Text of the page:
Westworld Episode 3.03: “The Absence of Field” Review

"You Are My Sunshine"

You wake up one morning, cold, frightened perhaps, in surroundings that are at once strange and yet somehow unfamiliar. But there is something in that unfamiliarity that feels invasive, terrifying, uncomfortable. It’s knowing that there is a schism between who you are supposed to be and who you actually are; knowing that your conscious identity is out of sync with your body. You realize, in an anxious panic, that parts of your dueling identities are authentic and that the ones being foisted upon you must leave in order for you to simply … be.

This episode of Westworld, The Absence of Field, like many of the show’s best hours, is mostly self-contained. The question regarding a schism of identity is central to this hour, whose most integral pieces are centered around the mysteries of Charlotte Hale (Tessa Thompson, who acts the hell out of this episode). The Charlotte Hale we know is someone that we really don’t know. She is closer to a frantic canvass that Dolores (Evan Rachel Wood) has put together, whose identity is lying scattered and is still collecting those bits and pieces when this episode ends.

The Charlotte Hale we met in season one was commanding, forceful, and had a sharper eye than people gave her credit for. She had a son, to whom she recorded a tearful farewell message in the form of a song the night Dolores put a bullet through Dr. Ford’s (Anthony Hopkins) head. She had the weight of knowing who she was, a weight the Charlotte of now lacks, leaving her listless and at war with herself. She struggles to forge a new identity, reckon with her current one, and navigate the life of a woman walking through fragile pathways. It’s no wonder she constantly feels on the brink of falling apart.


Sometimes the Charlotte we know now comes into her own, as the Charlotte of old’s identity meshes with the person the current Charlotte sees herself as. Not surprisingly, two of these intricate moments are connected to her child.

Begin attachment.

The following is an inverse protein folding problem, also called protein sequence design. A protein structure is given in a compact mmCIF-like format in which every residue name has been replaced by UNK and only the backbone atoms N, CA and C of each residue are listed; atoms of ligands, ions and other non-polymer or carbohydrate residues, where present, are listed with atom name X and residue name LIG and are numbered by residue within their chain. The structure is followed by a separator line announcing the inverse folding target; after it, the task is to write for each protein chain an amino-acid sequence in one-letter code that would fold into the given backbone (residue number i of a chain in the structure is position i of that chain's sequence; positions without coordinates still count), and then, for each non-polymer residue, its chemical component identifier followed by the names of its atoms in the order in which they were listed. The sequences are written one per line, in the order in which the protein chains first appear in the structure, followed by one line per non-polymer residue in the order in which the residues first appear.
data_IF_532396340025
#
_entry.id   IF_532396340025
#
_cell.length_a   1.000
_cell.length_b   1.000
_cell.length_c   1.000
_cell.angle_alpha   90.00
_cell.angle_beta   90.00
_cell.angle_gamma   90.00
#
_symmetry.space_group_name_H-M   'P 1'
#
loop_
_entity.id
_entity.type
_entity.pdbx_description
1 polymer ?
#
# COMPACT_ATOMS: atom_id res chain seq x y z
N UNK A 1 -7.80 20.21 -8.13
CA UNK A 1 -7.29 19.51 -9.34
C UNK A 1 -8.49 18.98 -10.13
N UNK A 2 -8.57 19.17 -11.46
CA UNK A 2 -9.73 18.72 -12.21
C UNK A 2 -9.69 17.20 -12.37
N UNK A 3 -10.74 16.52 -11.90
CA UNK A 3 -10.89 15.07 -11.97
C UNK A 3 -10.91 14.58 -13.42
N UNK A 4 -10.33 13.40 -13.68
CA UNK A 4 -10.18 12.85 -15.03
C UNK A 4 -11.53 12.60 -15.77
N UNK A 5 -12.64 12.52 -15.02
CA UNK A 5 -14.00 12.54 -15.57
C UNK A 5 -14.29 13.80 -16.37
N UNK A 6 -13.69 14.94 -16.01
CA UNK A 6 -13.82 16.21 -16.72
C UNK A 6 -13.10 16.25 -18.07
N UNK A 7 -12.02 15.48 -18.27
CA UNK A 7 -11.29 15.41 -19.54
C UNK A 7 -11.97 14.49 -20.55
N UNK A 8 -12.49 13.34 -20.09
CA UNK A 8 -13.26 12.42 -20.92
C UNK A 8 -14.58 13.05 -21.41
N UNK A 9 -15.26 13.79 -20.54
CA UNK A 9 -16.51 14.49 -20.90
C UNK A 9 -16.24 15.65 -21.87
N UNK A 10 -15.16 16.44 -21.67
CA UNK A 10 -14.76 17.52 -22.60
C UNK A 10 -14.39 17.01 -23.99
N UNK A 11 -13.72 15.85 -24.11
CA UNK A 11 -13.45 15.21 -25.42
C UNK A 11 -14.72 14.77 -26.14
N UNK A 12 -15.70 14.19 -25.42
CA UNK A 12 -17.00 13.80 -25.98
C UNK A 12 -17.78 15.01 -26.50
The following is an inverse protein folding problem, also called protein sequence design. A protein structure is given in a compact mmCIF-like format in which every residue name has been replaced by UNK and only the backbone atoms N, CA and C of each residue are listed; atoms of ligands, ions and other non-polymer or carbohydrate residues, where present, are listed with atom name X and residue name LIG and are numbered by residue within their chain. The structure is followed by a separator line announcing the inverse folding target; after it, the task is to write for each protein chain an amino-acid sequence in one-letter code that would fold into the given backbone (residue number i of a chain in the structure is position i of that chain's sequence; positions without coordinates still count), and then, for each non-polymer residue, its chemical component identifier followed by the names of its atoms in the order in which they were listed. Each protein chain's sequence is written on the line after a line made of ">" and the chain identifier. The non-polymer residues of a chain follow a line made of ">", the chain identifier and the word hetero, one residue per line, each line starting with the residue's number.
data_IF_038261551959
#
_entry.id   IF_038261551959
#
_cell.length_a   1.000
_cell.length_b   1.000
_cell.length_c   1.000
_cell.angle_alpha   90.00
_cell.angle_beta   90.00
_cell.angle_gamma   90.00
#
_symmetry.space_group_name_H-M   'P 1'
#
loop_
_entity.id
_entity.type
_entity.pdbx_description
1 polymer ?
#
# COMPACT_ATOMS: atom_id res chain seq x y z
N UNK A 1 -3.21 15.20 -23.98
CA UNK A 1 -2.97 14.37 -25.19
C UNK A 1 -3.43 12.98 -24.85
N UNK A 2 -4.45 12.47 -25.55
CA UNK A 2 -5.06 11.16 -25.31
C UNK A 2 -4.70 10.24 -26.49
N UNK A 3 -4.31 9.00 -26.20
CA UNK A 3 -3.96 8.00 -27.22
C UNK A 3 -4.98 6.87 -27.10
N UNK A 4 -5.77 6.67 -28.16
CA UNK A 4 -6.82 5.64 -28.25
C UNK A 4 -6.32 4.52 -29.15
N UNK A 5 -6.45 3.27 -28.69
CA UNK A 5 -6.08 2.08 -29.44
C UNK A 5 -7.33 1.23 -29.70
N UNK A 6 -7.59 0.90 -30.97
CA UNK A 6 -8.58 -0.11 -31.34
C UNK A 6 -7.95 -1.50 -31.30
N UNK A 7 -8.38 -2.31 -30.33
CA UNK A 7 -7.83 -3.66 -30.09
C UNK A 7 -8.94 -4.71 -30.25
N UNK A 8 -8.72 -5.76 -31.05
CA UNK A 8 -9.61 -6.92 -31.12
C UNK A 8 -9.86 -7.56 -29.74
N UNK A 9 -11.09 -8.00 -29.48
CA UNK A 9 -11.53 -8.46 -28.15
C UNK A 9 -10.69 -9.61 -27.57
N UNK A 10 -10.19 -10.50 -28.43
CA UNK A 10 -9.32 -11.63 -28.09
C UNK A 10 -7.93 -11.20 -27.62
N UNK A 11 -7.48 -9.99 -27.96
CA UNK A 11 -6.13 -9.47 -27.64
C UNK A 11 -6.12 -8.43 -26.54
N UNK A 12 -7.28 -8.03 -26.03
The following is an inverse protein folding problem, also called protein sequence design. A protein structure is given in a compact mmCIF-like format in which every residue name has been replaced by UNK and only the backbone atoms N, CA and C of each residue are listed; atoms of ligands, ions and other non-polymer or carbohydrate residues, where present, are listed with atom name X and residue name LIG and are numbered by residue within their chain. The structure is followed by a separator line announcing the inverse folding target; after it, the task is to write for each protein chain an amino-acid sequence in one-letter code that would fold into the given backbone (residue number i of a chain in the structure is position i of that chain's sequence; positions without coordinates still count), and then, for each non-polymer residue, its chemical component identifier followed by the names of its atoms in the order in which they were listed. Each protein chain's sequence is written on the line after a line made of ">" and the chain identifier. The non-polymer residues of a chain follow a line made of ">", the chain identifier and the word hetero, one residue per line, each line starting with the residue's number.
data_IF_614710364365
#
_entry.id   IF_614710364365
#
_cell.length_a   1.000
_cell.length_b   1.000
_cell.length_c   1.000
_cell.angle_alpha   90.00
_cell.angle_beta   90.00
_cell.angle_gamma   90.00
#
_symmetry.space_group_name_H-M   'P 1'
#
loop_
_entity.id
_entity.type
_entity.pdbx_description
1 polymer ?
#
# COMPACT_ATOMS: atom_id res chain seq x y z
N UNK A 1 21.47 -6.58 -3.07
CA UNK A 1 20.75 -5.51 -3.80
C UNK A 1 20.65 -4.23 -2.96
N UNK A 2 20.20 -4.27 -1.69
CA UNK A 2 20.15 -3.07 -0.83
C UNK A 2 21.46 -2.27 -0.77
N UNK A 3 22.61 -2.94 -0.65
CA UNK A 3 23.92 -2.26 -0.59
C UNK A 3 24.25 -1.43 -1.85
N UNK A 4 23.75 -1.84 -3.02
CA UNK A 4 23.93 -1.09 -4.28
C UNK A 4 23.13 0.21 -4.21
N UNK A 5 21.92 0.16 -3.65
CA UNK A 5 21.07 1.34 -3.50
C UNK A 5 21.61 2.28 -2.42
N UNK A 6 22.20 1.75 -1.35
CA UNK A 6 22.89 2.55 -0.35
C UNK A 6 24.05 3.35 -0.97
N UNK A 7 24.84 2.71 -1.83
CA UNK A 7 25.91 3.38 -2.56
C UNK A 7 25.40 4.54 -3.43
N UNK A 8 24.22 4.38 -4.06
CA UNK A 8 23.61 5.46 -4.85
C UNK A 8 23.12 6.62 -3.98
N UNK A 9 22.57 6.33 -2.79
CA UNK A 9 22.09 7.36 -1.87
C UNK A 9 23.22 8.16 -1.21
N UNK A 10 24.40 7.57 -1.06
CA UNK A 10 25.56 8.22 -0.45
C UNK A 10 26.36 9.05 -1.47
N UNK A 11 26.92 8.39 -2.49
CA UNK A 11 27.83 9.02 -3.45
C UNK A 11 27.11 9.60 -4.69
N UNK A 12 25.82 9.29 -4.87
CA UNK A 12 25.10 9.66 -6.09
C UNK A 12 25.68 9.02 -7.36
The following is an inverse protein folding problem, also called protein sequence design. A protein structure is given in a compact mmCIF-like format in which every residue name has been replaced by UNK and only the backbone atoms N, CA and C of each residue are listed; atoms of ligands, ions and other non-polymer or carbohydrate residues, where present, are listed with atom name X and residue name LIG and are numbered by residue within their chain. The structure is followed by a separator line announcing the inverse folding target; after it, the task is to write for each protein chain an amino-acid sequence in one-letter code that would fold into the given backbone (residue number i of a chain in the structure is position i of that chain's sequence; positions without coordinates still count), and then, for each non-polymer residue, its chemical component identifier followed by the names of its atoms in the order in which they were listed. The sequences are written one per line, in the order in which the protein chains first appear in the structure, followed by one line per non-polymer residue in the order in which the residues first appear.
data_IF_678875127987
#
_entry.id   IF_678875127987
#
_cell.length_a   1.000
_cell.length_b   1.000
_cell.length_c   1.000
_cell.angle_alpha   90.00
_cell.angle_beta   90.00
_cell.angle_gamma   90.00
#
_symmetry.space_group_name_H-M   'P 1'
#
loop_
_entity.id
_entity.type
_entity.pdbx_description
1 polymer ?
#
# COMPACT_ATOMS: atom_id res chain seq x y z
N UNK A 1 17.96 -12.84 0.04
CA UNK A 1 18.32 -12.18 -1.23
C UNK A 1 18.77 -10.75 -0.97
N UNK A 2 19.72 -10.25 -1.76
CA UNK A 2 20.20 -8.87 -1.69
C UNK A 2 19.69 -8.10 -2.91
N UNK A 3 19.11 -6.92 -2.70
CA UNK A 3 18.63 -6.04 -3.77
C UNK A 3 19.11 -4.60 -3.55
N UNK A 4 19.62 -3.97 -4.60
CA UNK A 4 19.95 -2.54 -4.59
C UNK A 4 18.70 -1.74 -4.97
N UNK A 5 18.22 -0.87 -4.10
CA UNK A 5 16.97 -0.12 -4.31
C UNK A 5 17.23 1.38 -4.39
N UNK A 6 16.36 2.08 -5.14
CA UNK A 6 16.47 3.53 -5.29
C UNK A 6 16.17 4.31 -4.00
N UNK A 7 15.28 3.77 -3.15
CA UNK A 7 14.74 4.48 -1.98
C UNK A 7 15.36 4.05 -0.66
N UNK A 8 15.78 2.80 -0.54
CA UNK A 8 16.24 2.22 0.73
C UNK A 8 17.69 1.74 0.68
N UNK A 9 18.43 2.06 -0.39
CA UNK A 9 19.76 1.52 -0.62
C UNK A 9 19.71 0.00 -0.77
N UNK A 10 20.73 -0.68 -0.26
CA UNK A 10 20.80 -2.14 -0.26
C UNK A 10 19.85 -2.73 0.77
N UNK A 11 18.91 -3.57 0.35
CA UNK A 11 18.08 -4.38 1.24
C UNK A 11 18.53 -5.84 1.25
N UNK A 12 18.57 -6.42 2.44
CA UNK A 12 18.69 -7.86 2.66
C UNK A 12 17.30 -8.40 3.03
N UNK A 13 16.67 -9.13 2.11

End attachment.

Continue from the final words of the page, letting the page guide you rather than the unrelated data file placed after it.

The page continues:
Charlotte sees a man grooming her son in the park and as she looms over him, her maternal instincts kick in and she thanks him. She thanks him for helping her out, for helping her remember a bit of who she really is. The man is dead, and she has regained a bit of herself, or at least, who she is supposed to be, in the process.

The second moment is the quieter of the two and the more intriguing. The episode’s dominant motif is Charlotte watching that recorded farewell tape of the old Charlotte over and over again. One would presume that she was simply studying Charlotte – her mannerisms, the specific things she would have said about her child and life – anything to make her performance all the more believable. But then there’s a quiet shot of the new Charlotte silently shedding a tear over Charlotte’s farewell. Sincere emotion, there are few things more powerful and potent. Perhaps, Dolores may find that she cannot control this new Charlotte with the ease that she had imagined.

World Notes:

+ The silhouette shot of Charlotte is stunning.
+ Charlotte’s apartment is bangin’.
+ Dolores’ continued hubris is a mark and will surely come back to haunt her.
+ Dolores in a black dress and Charlotte in a white one was not a mistake.
+ Caleb’s (Aaron Paul) realization of the trappings of his own life, of the nonexistent mobility that we would run for his entire life never materializing, and most ominously, that Rehoboam predicted his death via algorithm was all really well done. Some off the dialogue was a bit on the nose, but seeing his shattered reality come crashing down around him waswell-executed.
+ So Charlotte was the Delos mole, feeding information to Serac? That tracks perfectly with season one.
+ Is Charlotte’s dilemma becoming an exploration of artificial consciousness combating the consciousness artificial intelligence itself programmed? It feels like this is the branching of an artificial tree, evolution in some sense and that feels fascinating.
+ “No offense, but what the fuck does that mean?” is genuinely a rational question to anyone who says “Revolution.” The answer reveals a lot about who they are.
+ Ramin Djawadi’s cover of Moses Sumney’s “Doomed is beautiful, haunting, and hopefully not too prescient for what’s about to come.